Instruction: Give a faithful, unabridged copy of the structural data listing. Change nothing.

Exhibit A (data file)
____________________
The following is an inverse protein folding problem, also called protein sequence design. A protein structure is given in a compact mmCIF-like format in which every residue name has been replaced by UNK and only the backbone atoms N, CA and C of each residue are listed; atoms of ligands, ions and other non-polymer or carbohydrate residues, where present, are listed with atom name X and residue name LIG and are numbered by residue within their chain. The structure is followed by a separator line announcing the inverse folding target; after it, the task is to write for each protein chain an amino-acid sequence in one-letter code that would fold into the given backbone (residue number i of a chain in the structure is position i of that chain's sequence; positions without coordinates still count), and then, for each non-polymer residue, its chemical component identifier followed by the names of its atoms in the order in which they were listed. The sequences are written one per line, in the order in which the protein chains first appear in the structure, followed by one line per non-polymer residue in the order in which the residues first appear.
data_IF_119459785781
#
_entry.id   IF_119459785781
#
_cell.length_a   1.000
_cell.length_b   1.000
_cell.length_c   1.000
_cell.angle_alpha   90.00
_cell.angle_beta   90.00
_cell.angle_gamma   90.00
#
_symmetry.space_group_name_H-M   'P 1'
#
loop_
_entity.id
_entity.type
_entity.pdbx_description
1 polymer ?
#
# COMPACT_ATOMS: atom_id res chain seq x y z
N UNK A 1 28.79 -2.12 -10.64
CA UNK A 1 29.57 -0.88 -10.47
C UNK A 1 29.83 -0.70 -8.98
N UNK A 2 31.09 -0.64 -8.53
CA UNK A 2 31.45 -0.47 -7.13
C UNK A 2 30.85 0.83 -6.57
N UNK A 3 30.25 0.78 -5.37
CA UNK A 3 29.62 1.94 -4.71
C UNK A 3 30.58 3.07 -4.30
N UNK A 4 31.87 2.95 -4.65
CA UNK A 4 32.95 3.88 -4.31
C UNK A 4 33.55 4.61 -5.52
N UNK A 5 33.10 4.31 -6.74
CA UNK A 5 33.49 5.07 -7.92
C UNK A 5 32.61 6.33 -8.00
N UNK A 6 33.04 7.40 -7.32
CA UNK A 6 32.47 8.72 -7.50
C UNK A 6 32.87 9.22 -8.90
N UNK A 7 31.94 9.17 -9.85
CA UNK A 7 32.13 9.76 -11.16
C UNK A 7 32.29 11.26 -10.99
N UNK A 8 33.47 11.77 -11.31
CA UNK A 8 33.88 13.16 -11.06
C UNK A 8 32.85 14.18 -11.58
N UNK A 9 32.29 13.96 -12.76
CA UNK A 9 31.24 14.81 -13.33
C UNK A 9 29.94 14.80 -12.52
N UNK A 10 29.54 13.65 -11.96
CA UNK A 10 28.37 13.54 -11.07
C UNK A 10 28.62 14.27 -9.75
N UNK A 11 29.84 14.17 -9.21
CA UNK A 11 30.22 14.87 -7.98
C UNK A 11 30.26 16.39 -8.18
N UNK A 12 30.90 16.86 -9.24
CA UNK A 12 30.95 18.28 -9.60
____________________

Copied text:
The following is an inverse protein folding problem, also called protein sequence design. A protein structure is given in a compact mmCIF-like format in which every residue name has been replaced by UNK and only the backbone atoms N, CA and C of each residue are listed; atoms of ligands, ions and other non-polymer or carbohydrate residues, where present, are listed with atom name X and residue name LIG and are numbered by residue within their chain. The structure is followed by a separator line announcing the inverse folding target; after it, the task is to write for each protein chain an amino-acid sequence in one-letter code that would fold into the given backbone (residue number i of a chain in the structure is position i of that chain's sequence; positions without coordinates still count), and then, for each non-polymer residue, its chemical component identifier followed by the names of its atoms in the order in which they were listed. The sequences are written one per line, in the order in which the protein chains first appear in the structure, followed by one line per non-polymer residue in the order in which the residues first appear.
data_IF_119459785781
#
_entry.id   IF_119459785781
#
_cell.length_a   1.000
_cell.length_b   1.000
_cell.length_c   1.000
_cell.angle_alpha   90.00
_cell.angle_beta   90.00
_cell.angle_gamma   90.00
#
_symmetry.space_group_name_H-M   'P 1'
#
loop_
_entity.id
_entity.type
_entity.pdbx_description
1 polymer ?
#
# COMPACT_ATOMS: atom_id res chain seq x y z
N UNK A 1 28.79 -2.12 -10.64
CA UNK A 1 29.57 -0.88 -10.47
C UNK A 1 29.83 -0.70 -8.98
N UNK A 2 31.09 -0.64 -8.53
CA UNK A 2 31.45 -0.47 -7.13
C UNK A 2 30.85 0.83 -6.57
N UNK A 3 30.25 0.78 -5.37
CA UNK A 3 29.62 1.94 -4.71
C UNK A 3 30.58 3.07 -4.30
N UNK A 4 31.87 2.95 -4.65
CA UNK A 4 32.95 3.88 -4.31
C UNK A 4 33.55 4.61 -5.52
N UNK A 5 33.10 4.31 -6.74
CA UNK A 5 33.49 5.07 -7.92
C UNK A 5 32.61 6.33 -8.00
N UNK A 6 33.04 7.40 -7.32
CA UNK A 6 32.47 8.72 -7.50
C UNK A 6 32.87 9.22 -8.90
N UNK A 7 31.94 9.17 -9.85
CA UNK A 7 32.13 9.76 -11.16
C UNK A 7 32.29 11.26 -10.99
N UNK A 8 33.47 11.77 -11.31
CA UNK A 8 33.88 13.16 -11.06
C UNK A 8 32.85 14.18 -11.58
N UNK A 9 32.29 13.96 -12.76
CA UNK A 9 31.24 14.81 -13.33
C UNK A 9 29.94 14.80 -12.52
N UNK A 10 29.54 13.65 -11.96
CA UNK A 10 28.37 13.54 -11.07
C UNK A 10 28.62 14.27 -9.75
N UNK A 11 29.84 14.17 -9.21
CA UNK A 11 30.22 14.87 -7.98
C UNK A 11 30.26 16.39 -8.18
N UNK A 12 30.90 16.86 -9.24
CA UNK A 12 30.95 18.28 -9.60